Vox came to life in the spring of 2014 and, side by side with Nate Silver’s newly launched, newly independent FiveThirtyEight platform, it seemed like the newest incarnation of Good Journalism was here. It sort of felt like watching the future arrive. Washington’s wunderkind couldn’t not save the day, right?

It’s hard to overwhelmingly condemn the whole experiment just a year later, but it seems clear that something got lost in translation for Klein. To his credit, he doesn’t seem to have lost much in his own writing, recently breaking down the idea of “block grants” and their application to huge Republican spending cuts in Vox’s trademark shiny yellow color scheme and engaging language. The real tragedy came on Vox’s homepage though, where an inquisitive reader could find Klein’s article neatly nestled into a set of exposés covering everything from “2 dinosaurs explain why driving a car is absolutely terrifying” to “5 utterly insane things that happen in the terrible new Adam Sandler movie The Cobbler.” As if to underline the point, Klein’s title rests atop a picture of Mitch McConnell either trying to make a speech or imitate the cute online videos of turtles trying to eat strawberries. Even for a dedicated news junkie, it lacks some of the pop that, say, two dinosaurs staring at a car might.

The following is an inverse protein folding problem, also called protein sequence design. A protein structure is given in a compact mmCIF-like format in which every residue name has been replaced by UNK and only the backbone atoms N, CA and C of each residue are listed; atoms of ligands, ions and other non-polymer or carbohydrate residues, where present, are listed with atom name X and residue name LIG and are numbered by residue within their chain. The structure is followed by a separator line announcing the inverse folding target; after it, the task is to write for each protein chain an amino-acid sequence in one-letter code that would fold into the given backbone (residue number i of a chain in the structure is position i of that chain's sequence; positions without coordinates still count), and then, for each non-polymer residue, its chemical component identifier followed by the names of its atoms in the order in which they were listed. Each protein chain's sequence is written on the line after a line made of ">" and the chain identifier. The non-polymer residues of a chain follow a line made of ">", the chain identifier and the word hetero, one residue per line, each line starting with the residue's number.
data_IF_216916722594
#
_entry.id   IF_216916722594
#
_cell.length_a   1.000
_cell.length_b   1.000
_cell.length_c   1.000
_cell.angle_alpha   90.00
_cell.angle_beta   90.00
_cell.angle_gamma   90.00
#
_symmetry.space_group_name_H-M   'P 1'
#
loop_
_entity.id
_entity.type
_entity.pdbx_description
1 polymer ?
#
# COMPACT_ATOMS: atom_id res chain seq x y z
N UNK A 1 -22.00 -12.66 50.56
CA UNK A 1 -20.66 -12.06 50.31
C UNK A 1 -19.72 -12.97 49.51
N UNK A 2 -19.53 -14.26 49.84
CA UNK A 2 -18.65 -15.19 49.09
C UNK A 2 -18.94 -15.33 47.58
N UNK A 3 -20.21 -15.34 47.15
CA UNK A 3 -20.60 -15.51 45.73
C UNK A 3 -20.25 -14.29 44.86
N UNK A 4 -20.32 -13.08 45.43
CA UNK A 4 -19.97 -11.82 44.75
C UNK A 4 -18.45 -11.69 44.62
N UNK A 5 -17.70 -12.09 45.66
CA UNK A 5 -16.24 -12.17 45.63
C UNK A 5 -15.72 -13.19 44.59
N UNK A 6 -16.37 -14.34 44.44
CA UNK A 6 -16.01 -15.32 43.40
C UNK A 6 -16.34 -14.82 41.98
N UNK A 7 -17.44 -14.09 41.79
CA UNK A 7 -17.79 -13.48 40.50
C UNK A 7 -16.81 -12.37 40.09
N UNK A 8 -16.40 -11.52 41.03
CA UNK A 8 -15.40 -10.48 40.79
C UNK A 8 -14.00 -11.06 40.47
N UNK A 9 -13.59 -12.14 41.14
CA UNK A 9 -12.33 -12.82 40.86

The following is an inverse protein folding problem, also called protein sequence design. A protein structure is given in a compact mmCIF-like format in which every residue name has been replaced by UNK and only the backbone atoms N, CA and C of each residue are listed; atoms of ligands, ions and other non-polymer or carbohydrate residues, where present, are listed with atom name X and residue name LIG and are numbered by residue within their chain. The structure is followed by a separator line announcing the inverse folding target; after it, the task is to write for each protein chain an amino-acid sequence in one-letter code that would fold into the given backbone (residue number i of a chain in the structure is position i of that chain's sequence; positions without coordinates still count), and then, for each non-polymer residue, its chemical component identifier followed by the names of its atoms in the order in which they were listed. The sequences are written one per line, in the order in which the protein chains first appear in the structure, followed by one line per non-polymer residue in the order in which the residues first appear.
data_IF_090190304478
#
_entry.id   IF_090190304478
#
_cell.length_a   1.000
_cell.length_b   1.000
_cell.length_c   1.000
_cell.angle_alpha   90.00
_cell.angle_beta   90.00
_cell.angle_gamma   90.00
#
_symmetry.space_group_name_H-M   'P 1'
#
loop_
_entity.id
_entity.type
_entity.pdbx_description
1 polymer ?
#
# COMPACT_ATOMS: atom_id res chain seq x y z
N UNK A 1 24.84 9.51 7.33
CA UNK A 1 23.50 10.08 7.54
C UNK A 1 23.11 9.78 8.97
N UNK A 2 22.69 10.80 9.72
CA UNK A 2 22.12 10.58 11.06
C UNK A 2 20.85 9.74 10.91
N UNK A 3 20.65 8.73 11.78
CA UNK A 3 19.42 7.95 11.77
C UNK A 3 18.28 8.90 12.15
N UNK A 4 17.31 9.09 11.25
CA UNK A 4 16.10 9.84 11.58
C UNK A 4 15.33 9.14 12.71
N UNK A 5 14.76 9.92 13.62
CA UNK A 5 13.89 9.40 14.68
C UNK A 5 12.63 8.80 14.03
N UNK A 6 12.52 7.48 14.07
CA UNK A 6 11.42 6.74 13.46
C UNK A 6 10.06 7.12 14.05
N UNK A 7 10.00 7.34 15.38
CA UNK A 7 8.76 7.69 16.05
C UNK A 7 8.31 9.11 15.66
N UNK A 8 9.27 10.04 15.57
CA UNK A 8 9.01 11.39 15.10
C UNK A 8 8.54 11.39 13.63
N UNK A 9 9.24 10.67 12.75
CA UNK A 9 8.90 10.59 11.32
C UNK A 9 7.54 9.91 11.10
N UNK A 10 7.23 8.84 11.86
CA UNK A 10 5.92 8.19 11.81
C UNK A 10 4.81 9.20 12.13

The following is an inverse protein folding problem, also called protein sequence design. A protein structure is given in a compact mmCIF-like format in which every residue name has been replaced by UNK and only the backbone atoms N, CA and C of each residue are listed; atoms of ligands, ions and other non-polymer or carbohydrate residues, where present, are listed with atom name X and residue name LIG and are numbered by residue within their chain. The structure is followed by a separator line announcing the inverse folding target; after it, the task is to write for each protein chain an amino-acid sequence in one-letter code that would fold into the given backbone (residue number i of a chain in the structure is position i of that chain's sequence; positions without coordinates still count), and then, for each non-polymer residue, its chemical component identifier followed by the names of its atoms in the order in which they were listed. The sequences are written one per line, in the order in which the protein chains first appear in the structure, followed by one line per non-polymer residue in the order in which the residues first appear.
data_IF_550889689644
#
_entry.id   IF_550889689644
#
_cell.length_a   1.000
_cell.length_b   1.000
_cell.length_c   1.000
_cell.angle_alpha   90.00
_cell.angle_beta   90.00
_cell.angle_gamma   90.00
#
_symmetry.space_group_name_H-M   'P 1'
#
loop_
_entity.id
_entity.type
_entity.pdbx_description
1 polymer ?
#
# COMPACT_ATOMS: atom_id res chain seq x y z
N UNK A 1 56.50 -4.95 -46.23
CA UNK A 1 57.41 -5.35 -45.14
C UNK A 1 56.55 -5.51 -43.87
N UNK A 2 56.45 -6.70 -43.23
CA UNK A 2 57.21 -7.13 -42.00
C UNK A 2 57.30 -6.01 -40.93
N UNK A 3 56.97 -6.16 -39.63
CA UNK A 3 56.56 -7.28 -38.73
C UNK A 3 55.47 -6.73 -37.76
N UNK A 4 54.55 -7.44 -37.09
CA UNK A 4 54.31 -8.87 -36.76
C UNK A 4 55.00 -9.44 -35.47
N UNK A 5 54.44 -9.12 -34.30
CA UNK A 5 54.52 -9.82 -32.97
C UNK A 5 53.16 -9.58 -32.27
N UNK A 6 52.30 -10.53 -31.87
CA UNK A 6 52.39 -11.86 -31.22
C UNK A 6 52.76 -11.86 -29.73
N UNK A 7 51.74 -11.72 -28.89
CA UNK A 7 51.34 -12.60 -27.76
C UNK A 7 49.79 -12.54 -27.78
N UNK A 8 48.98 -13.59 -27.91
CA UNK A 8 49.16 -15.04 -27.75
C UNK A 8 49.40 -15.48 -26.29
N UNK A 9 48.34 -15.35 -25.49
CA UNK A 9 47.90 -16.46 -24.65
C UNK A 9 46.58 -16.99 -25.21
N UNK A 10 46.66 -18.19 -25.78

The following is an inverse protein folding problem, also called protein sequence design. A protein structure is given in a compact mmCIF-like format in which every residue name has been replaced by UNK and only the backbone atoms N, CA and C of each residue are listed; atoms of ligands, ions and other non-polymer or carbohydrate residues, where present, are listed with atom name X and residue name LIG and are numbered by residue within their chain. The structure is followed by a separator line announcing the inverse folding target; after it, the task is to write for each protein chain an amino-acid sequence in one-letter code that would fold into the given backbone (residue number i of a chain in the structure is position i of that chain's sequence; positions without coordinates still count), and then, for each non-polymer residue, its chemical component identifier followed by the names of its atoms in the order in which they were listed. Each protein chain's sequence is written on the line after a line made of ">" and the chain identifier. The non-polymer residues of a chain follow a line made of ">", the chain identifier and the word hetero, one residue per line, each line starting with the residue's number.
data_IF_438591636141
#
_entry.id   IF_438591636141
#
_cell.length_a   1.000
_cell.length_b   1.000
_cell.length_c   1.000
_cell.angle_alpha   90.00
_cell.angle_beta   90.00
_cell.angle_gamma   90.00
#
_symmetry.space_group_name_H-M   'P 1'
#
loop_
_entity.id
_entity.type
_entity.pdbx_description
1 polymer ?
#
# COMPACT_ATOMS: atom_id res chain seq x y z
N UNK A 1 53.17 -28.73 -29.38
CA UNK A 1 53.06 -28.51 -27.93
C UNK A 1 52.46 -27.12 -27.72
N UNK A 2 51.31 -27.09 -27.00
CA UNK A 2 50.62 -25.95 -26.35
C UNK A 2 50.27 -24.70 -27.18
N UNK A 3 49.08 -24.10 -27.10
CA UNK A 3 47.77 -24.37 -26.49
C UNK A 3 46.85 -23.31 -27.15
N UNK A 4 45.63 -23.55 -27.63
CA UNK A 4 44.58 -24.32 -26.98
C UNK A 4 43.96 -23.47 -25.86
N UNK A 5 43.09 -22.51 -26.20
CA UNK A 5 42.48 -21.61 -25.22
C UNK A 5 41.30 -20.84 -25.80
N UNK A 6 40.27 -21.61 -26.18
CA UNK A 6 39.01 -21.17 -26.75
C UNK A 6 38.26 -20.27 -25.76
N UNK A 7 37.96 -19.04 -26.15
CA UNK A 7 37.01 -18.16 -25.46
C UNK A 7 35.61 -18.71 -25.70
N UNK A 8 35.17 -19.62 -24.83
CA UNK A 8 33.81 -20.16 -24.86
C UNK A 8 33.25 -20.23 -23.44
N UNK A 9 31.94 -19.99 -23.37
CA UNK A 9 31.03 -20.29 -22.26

If you hear something, it might be the sound of Ida Tarbell’s soul quietly weeping.

It’s hard to believe that Good Journalism might ever die, but the parable of Vox, which consistently publishes a bizarre mix of intelligent analysis and Buzzfeed-esque clickbait, shows the danger of pinning all of one’s hopes on a still only 30 year-old man. And to a certain extent, it makes sense why Vox looks the way it does; critiquing the appetites of news consumers is as pointless as writing an article for the print edition of The Philadelphia Inquirer these days.

But what Vox and Ezra Klein fail to realize is that new age media hardly rests in presenting one monolithic product: block grants don’t belong in the same category as two dinosaurs trying to drive a car, so why put them there? Today’s news media seems to stare longingly at the world of newspapers circa 1975 and the front to back quality that made them great, but their hopes can only fall flat. People don’t seem to want cover-to-cover quality, and dinosaurs can be pretty funny. But Vox seems to insist that Good Journalism needs to hide beneath the shadows of brighter, more colorful photos dealing with less interesting, more mindless topics. If not a crime, it’s at least sad.

To his credit, Klein’s experiment is far from over. But in the search for quality amidst the new digital media landscape, Klein’s story points to a more startling truth: widely read, consistently great outlets may be dead, but Good Journalism lives on. Only once media outlets learn to separate the great from the mindless, to uproot It from the drivel and let it flourish unencumbered by the overpowering allure of pretty pictures will it all start to improve. Ezra Klein may still have time, but it’s winding down. For now, the bus looks to be falling. Let’s hope he learns how to drive.